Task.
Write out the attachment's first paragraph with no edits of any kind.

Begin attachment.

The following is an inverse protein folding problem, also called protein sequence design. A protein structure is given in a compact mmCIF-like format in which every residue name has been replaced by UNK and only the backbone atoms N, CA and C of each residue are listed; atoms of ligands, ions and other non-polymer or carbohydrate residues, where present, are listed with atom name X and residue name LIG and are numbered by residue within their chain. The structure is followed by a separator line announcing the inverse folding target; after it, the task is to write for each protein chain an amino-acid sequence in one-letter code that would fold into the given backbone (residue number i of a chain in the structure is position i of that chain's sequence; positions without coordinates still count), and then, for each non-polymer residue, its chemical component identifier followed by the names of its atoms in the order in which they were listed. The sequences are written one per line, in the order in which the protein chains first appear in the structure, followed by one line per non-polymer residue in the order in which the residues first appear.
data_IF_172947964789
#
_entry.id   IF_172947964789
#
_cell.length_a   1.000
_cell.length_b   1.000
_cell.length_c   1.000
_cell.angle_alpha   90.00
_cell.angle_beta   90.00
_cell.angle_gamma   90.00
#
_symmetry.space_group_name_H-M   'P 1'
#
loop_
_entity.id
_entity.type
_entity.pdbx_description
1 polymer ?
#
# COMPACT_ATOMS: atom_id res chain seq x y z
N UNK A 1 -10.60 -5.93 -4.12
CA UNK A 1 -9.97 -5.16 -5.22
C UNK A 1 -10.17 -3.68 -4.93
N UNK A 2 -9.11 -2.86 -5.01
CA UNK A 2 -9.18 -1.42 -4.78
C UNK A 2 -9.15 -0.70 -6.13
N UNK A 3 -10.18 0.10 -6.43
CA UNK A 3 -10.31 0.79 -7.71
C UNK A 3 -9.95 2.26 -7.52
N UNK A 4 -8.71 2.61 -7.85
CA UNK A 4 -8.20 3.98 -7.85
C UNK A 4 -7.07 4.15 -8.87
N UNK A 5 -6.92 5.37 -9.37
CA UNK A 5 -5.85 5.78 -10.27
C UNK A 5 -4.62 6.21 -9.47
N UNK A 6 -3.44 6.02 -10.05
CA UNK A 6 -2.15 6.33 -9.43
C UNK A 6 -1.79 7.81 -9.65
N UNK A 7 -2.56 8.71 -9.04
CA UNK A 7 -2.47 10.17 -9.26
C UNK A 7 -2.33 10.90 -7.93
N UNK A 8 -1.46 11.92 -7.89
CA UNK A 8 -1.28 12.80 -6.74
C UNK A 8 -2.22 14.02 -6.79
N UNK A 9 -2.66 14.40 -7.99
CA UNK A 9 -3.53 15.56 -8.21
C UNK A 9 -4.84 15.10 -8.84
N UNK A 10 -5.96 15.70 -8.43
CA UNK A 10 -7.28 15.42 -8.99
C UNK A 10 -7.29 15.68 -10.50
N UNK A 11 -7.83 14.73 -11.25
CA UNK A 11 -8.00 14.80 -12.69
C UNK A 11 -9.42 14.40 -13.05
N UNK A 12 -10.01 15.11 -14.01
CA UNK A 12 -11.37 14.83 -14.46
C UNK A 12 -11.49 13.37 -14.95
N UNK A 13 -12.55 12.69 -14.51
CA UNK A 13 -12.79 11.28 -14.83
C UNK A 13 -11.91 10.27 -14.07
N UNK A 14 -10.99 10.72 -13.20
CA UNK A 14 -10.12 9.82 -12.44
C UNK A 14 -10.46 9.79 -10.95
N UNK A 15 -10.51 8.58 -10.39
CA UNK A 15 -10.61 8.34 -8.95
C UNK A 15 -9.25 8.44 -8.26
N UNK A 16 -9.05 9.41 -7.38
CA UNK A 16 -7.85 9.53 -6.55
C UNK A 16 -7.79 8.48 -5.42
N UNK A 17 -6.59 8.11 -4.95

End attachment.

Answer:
The following is an inverse protein folding problem, also called protein sequence design. A protein structure is given in a compact mmCIF-like format in which every residue name has been replaced by UNK and only the backbone atoms N, CA and C of each residue are listed; atoms of ligands, ions and other non-polymer or carbohydrate residues, where present, are listed with atom name X and residue name LIG and are numbered by residue within their chain. The structure is followed by a separator line announcing the inverse folding target; after it, the task is to write for each protein chain an amino-acid sequence in one-letter code that would fold into the given backbone (residue number i of a chain in the structure is position i of that chain's sequence; positions without coordinates still count), and then, for each non-polymer residue, its chemical component identifier followed by the names of its atoms in the order in which they were listed. The sequences are written one per line, in the order in which the protein chains first appear in the structure, followed by one line per non-polymer residue in the order in which the residues first appear.